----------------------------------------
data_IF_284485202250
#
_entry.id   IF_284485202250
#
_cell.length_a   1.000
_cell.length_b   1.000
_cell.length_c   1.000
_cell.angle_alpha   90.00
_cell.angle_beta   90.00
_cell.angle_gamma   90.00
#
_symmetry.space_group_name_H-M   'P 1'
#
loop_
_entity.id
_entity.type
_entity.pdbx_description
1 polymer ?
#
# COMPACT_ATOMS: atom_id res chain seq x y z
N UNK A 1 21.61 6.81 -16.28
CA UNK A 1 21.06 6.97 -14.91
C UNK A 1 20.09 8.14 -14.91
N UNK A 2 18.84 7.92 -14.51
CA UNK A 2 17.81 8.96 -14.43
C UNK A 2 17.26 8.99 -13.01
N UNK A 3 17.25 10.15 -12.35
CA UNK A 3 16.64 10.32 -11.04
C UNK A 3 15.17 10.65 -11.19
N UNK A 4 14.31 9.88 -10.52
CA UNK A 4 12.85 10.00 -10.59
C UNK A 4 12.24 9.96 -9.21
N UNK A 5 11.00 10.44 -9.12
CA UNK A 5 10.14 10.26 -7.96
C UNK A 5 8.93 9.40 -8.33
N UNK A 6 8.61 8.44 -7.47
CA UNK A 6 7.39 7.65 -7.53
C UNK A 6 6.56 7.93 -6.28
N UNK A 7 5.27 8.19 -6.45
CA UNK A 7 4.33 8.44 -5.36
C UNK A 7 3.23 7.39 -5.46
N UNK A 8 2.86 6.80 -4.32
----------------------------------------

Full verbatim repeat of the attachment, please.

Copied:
data_IF_284485202250
#
_entry.id   IF_284485202250
#
_cell.length_a   1.000
_cell.length_b   1.000
_cell.length_c   1.000
_cell.angle_alpha   90.00
_cell.angle_beta   90.00
_cell.angle_gamma   90.00
#
_symmetry.space_group_name_H-M   'P 1'
#
loop_
_entity.id
_entity.type
_entity.pdbx_description
1 polymer ?
#
# COMPACT_ATOMS: atom_id res chain seq x y z
N UNK A 1 21.61 6.81 -16.28
CA UNK A 1 21.06 6.97 -14.91
C UNK A 1 20.09 8.14 -14.91
N UNK A 2 18.84 7.92 -14.51
CA UNK A 2 17.81 8.96 -14.43
C UNK A 2 17.26 8.99 -13.01
N UNK A 3 17.25 10.15 -12.35
CA UNK A 3 16.64 10.32 -11.04
C UNK A 3 15.17 10.65 -11.19
N UNK A 4 14.31 9.88 -10.52
CA UNK A 4 12.85 10.00 -10.59
C UNK A 4 12.24 9.96 -9.21
N UNK A 5 11.00 10.44 -9.12
CA UNK A 5 10.14 10.26 -7.96
C UNK A 5 8.93 9.40 -8.33
N UNK A 6 8.61 8.44 -7.47
CA UNK A 6 7.39 7.65 -7.53
C UNK A 6 6.56 7.93 -6.28
N UNK A 7 5.27 8.19 -6.45
CA UNK A 7 4.33 8.44 -5.36
C UNK A 7 3.23 7.39 -5.46
N UNK A 8 2.86 6.80 -4.32